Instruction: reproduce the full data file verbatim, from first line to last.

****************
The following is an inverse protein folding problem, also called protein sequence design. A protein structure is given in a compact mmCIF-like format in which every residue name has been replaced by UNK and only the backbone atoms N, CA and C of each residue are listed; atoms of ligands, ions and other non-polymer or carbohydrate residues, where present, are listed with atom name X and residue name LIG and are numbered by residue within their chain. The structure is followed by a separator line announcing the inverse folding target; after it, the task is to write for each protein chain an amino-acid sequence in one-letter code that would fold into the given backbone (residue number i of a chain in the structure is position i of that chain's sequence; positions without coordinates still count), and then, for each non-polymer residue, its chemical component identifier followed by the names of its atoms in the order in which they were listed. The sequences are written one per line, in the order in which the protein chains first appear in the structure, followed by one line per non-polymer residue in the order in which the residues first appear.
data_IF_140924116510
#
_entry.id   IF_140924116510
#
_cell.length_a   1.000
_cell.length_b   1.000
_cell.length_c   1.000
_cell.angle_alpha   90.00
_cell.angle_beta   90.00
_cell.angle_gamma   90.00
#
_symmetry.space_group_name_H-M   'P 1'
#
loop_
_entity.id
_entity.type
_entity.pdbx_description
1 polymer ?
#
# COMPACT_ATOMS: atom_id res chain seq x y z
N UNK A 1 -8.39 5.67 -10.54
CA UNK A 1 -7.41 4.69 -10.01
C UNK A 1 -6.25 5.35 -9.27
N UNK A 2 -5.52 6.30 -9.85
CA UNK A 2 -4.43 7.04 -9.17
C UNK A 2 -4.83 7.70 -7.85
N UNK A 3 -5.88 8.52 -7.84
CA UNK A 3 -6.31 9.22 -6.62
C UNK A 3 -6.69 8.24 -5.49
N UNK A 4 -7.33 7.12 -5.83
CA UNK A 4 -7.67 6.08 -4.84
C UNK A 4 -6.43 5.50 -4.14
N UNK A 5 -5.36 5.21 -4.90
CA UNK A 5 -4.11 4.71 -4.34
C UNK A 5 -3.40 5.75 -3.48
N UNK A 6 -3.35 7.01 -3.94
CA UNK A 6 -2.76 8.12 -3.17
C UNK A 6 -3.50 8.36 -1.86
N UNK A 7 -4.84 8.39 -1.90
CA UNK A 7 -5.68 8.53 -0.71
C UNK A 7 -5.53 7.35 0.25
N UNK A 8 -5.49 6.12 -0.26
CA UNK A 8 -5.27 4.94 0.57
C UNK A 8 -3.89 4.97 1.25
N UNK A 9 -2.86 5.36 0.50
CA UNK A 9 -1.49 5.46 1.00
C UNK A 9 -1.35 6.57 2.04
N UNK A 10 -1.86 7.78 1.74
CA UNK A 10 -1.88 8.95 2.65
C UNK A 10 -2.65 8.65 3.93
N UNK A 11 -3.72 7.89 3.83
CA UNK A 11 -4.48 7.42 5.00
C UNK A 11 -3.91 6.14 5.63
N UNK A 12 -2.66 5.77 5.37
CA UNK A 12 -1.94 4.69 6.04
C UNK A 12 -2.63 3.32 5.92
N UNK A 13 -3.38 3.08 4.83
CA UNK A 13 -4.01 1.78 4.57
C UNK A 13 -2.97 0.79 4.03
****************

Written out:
The following is an inverse protein folding problem, also called protein sequence design. A protein structure is given in a compact mmCIF-like format in which every residue name has been replaced by UNK and only the backbone atoms N, CA and C of each residue are listed; atoms of ligands, ions and other non-polymer or carbohydrate residues, where present, are listed with atom name X and residue name LIG and are numbered by residue within their chain. The structure is followed by a separator line announcing the inverse folding target; after it, the task is to write for each protein chain an amino-acid sequence in one-letter code that would fold into the given backbone (residue number i of a chain in the structure is position i of that chain's sequence; positions without coordinates still count), and then, for each non-polymer residue, its chemical component identifier followed by the names of its atoms in the order in which they were listed. The sequences are written one per line, in the order in which the protein chains first appear in the structure, followed by one line per non-polymer residue in the order in which the residues first appear.
data_IF_140924116510
#
_entry.id   IF_140924116510
#
_cell.length_a   1.000
_cell.length_b   1.000
_cell.length_c   1.000
_cell.angle_alpha   90.00
_cell.angle_beta   90.00
_cell.angle_gamma   90.00
#
_symmetry.space_group_name_H-M   'P 1'
#
loop_
_entity.id
_entity.type
_entity.pdbx_description
1 polymer ?
#
# COMPACT_ATOMS: atom_id res chain seq x y z
N UNK A 1 -8.39 5.67 -10.54
CA UNK A 1 -7.41 4.69 -10.01
C UNK A 1 -6.25 5.35 -9.27
N UNK A 2 -5.52 6.30 -9.85
CA UNK A 2 -4.43 7.04 -9.17
C UNK A 2 -4.83 7.70 -7.85
N UNK A 3 -5.88 8.52 -7.84
CA UNK A 3 -6.31 9.22 -6.62
C UNK A 3 -6.69 8.24 -5.49
N UNK A 4 -7.33 7.12 -5.83
CA UNK A 4 -7.67 6.08 -4.84
C UNK A 4 -6.43 5.50 -4.14
N UNK A 5 -5.36 5.21 -4.90
CA UNK A 5 -4.11 4.71 -4.34
C UNK A 5 -3.40 5.75 -3.48
N UNK A 6 -3.35 7.01 -3.94
CA UNK A 6 -2.76 8.12 -3.17
C UNK A 6 -3.50 8.36 -1.86
N UNK A 7 -4.84 8.39 -1.90
CA UNK A 7 -5.68 8.53 -0.71
C UNK A 7 -5.53 7.35 0.25
N UNK A 8 -5.49 6.12 -0.26
CA UNK A 8 -5.27 4.94 0.57
C UNK A 8 -3.89 4.97 1.25
N UNK A 9 -2.86 5.36 0.50
CA UNK A 9 -1.49 5.46 1.00
C UNK A 9 -1.35 6.57 2.04
N UNK A 10 -1.86 7.78 1.74
CA UNK A 10 -1.88 8.95 2.65
C UNK A 10 -2.65 8.65 3.93
N UNK A 11 -3.72 7.89 3.83
CA UNK A 11 -4.48 7.42 5.00
C UNK A 11 -3.91 6.14 5.63
N UNK A 12 -2.66 5.77 5.37
CA UNK A 12 -1.94 4.69 6.04
C UNK A 12 -2.63 3.32 5.92
N UNK A 13 -3.38 3.08 4.83
CA UNK A 13 -4.01 1.78 4.57
C UNK A 13 -2.97 0.79 4.03